On a few things royal I

5 12 2020

There are a number of royal “stories” that caught our attention today.

The first was a gaggle of stories about the dead king. Of course, 5 December – the dead king’s birthday – was made especially important by palace propaganda and before he became ill, on his birthday eve, the palace would round up the great and the good and the captive audience would sit through the king’s often incoherent ramblings. It would be left to the media to try and interpret the meaning of these sometimes long homilies.

The Bangkok Post outdid most other media that we looked at, with four lengthy propaganda pieces. One was a PR piece about the Bangkok arm of the former junta, the BMA, recalling that the day is also father’s day. That came about after an order from military dictator and double coup leader Sarit Thanarat who made the king’s birthday National Day in 1960. Then there are almost obligatory stories on the late king’s interventions in the nation’s water policy, including his backing of huge dams, sufficiency economy, reproducing all the usual blarney from the world’s richest monarchy, and education, in a country with what is now an awful education system, so bad that its students have revolted.

The passed king is said to have “spent decades trying to combat the twin crises besetting Thailand: droughts and floods,” yet these problems persist and plague the nation every year. Chalearmkiat Kongvichienwat, a deputy director-general for engineering with the Royal Irrigation Department describes the late king as “a great hydrological engineer.” We should recall that the king only had a high school diploma and that his “reputation” as an “engineer” was manufactured by palace propaganda and RID, which gained huge amounts of cash for its projects.

RID observes:

… there are 3,481 royal water projects in which the department is involved. Among them, 3,206 projects are already complete.

They comprise 1,277 projects in the North, 758 in the northeastern region, 498 in the Central region and 673 in the South. These royal projects when completed will provide water to 589,000 households living on 4.90 million rai. The projects can store a total of 6.771 billion cubic metres of water.

Some 87 of the 275 remaining projects are expected to be completed by 2024 and 188 are in the pipeline.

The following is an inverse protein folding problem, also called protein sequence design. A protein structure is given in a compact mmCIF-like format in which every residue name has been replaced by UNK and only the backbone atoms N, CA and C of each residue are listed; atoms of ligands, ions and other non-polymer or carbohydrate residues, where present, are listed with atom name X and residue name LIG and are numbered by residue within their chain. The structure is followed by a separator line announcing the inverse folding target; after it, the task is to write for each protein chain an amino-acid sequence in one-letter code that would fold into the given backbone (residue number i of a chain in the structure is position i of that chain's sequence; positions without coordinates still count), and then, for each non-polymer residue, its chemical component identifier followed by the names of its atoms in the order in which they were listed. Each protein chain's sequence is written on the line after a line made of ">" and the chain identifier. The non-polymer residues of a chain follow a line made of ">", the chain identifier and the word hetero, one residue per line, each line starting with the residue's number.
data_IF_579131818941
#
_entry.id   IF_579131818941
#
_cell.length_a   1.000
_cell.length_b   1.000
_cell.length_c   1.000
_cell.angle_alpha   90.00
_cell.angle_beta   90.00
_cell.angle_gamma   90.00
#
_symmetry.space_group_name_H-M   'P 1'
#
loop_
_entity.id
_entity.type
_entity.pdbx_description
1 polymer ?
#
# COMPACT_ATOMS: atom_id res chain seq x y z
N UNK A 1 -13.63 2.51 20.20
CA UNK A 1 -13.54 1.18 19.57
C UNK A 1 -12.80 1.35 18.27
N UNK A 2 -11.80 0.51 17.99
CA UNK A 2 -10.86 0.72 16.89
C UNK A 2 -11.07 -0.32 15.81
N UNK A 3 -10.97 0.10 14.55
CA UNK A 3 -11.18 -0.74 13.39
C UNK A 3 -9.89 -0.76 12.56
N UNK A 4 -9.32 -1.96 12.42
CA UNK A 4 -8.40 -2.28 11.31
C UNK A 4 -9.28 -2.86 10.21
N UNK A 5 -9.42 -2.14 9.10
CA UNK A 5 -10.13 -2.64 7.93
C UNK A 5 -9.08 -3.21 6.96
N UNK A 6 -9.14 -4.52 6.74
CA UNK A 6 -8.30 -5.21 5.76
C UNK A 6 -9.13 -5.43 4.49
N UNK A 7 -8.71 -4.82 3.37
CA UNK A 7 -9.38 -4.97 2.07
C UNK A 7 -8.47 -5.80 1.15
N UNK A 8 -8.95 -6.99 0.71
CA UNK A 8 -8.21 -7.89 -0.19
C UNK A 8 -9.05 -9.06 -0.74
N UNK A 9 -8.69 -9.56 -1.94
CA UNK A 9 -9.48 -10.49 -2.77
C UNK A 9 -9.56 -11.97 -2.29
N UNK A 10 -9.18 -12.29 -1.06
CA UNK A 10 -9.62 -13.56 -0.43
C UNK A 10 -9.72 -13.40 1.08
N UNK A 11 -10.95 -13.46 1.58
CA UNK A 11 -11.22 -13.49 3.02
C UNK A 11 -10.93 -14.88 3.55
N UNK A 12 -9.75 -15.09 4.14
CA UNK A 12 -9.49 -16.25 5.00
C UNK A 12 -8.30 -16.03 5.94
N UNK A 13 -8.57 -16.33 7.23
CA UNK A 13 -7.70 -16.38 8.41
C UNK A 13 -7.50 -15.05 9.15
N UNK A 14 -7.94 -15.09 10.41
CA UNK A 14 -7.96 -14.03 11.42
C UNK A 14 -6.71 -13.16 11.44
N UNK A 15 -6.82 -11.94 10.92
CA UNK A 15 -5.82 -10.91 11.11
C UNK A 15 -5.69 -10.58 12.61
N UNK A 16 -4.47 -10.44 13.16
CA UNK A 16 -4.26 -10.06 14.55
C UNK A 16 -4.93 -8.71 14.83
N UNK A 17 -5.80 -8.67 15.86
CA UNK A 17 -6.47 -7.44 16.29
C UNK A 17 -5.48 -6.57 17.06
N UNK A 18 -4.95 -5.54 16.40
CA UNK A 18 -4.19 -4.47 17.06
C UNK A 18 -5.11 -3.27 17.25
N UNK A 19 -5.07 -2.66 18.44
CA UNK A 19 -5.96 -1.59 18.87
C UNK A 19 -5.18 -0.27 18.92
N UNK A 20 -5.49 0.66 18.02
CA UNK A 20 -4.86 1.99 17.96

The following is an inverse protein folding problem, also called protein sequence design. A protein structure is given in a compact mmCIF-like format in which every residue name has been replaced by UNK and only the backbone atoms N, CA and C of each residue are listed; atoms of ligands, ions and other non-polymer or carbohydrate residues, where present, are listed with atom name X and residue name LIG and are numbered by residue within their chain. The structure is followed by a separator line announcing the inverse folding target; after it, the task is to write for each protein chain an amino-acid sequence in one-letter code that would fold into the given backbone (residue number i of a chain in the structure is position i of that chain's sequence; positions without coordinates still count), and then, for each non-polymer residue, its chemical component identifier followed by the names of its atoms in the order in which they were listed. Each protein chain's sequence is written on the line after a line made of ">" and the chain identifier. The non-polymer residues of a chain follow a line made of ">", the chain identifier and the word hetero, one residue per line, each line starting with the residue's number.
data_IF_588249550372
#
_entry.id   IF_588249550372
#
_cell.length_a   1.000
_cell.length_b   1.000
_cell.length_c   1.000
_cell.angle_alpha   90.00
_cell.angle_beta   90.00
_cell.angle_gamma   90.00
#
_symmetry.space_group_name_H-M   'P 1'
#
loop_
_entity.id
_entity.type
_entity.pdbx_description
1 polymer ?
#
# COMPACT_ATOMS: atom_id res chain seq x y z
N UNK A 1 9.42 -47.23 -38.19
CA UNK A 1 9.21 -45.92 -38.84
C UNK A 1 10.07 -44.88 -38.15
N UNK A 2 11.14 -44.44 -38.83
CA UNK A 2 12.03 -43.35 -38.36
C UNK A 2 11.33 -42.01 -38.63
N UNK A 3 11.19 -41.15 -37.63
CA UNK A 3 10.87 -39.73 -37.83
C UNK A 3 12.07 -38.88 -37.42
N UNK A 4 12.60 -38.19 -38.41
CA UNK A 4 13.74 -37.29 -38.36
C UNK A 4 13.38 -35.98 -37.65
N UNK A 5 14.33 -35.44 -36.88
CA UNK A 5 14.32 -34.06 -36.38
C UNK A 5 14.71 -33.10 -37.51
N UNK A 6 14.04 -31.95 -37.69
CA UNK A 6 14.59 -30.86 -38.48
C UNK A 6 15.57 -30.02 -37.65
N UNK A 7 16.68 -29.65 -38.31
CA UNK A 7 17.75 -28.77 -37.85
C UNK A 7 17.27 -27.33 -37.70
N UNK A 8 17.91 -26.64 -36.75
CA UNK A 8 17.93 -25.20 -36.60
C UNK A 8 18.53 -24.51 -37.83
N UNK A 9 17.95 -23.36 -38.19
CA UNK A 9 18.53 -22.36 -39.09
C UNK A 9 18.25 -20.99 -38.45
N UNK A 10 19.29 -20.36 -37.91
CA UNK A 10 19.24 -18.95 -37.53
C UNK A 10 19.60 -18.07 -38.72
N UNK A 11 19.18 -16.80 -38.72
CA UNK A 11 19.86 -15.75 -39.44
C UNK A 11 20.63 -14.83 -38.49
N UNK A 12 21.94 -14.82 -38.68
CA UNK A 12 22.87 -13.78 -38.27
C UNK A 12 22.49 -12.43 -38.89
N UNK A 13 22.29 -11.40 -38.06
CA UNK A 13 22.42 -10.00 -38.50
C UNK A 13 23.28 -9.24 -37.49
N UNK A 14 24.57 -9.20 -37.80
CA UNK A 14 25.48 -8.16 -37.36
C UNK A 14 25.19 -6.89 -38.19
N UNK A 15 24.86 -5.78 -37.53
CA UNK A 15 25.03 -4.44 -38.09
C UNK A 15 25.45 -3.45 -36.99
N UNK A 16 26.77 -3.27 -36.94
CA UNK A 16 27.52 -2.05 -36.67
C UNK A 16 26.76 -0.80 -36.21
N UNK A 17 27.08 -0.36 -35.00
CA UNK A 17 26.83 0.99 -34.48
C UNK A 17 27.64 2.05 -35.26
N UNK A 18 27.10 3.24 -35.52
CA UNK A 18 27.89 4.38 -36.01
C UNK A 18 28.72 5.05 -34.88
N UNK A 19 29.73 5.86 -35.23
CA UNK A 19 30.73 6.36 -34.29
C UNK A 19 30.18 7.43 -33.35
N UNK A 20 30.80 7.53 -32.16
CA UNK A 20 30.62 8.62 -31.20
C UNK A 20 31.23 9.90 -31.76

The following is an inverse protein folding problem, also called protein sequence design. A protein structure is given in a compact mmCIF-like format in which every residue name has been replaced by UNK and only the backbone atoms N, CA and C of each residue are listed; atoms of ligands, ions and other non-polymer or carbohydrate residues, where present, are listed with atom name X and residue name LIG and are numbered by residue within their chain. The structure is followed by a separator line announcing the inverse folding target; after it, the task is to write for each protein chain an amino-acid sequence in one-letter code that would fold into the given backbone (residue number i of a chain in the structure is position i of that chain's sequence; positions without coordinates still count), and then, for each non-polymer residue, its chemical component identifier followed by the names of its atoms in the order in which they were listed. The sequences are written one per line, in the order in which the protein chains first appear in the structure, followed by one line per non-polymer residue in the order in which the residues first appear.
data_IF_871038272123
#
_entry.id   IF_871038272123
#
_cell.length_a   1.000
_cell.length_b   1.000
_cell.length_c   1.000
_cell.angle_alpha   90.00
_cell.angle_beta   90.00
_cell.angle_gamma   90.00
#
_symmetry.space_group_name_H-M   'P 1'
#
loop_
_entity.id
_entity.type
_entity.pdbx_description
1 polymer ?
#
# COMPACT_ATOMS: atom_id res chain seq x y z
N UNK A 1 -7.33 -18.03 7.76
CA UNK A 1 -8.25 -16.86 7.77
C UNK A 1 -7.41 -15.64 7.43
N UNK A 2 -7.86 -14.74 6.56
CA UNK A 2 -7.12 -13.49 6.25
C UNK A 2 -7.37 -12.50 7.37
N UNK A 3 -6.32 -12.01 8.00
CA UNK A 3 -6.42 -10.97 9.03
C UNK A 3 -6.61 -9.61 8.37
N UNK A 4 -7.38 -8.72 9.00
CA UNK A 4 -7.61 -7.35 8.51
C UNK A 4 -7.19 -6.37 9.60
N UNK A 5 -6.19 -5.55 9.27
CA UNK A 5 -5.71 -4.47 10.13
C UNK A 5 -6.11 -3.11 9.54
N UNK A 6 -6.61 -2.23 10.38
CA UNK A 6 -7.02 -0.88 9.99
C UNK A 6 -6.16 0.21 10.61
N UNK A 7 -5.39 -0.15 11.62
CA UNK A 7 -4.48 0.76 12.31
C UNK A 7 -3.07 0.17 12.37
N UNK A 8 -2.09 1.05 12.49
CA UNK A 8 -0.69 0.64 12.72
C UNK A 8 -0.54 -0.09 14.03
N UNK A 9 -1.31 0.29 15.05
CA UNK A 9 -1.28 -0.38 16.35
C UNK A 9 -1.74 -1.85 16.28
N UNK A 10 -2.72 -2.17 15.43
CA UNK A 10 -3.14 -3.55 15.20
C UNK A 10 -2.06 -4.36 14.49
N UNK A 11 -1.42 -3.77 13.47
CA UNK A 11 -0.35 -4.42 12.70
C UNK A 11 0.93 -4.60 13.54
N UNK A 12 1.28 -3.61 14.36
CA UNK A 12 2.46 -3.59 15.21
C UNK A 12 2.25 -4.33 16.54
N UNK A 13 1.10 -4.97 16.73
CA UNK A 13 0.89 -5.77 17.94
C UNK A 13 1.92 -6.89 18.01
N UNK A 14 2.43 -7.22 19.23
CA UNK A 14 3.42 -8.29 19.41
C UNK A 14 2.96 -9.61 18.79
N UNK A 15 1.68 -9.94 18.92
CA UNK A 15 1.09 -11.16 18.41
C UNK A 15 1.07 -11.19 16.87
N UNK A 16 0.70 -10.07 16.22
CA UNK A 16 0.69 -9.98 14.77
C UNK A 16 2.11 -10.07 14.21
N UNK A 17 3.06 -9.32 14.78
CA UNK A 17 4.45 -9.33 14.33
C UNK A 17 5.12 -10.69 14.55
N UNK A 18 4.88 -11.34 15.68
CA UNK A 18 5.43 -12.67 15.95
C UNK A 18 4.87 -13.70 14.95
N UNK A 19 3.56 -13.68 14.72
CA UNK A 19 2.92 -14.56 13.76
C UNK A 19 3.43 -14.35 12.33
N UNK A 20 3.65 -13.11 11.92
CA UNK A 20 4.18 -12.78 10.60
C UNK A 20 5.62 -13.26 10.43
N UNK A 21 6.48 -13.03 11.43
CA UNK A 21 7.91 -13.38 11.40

That’s a lot of money. We wonder how many continue to operate and at what cost to environment, locals and taxpayer. The propaganda value for the king and palace was inestimable.

There’s no mention of the dead king’s support for dictators, coups, or the military.

A second story line that is appropriate for today is from Bloomberg at The Japan Times. It is focused on royal wealth: “Thailand’s taboo-breaking demonstrations are about more than the right to criticize the monarchy without fear of going to prison: Protesters want taxpayers to control investments and real estate worth tens of billions of dollars.” It has some of the existing information, but there is some additional information.

On the current king’s PR efforts, a third story line caught our attention. As is usual, there are royal pardons and sentences are cut for thousands of inmates. Also usual is the handing out of bags of charity goods to victims of natural disasters, said to be from the king, and usually accompanied by royal portraits. In this case, it was flood victims in the south. The Army claims that “[m]ore than 300,000 households in 90 districts in 11 southern provinces have been affected by flooding…”. The king “donated 10,000 relief bags to flood victims in the southern province of Nakhon Si Thammarat, where at least 13 people have died in recent flooding.” Clearly, a symbolic effort by the world’s richest king.

Then we saw, at The Nation, a series of photos about a recent royal outing-cum-PR exercise. It has the king and queen, accompanied by Princess Bajrakitiyabha Narendira Debyavati, the Princess Rajasarinisiribajra and Chao Khun Phra Sineenat Bilaskalayani,” attending a religious event for the dead king “at the Royal Plaza in front of Dusit Palace…”. Given all the recent social media attention and some news reports of rifts in the palace, between queen and consort and between princess and consort, we wondered if they didn’t look rather happy together in this photo, suggesting that some of the speculation might be overcooked:

Happy family outing? Clipped from The Nation

Finally, we want to suggest that readers might want to watch a BBC video story about the students and their revolt against the monarchy.


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6 12 2020
On a few things royal II | Political Prisoners in Thailand

[…] we mentioned the the RID’s royal projects – almost 4,000 of them, all taxpayer funded. Today, the Bangkok Post reports on even more […]

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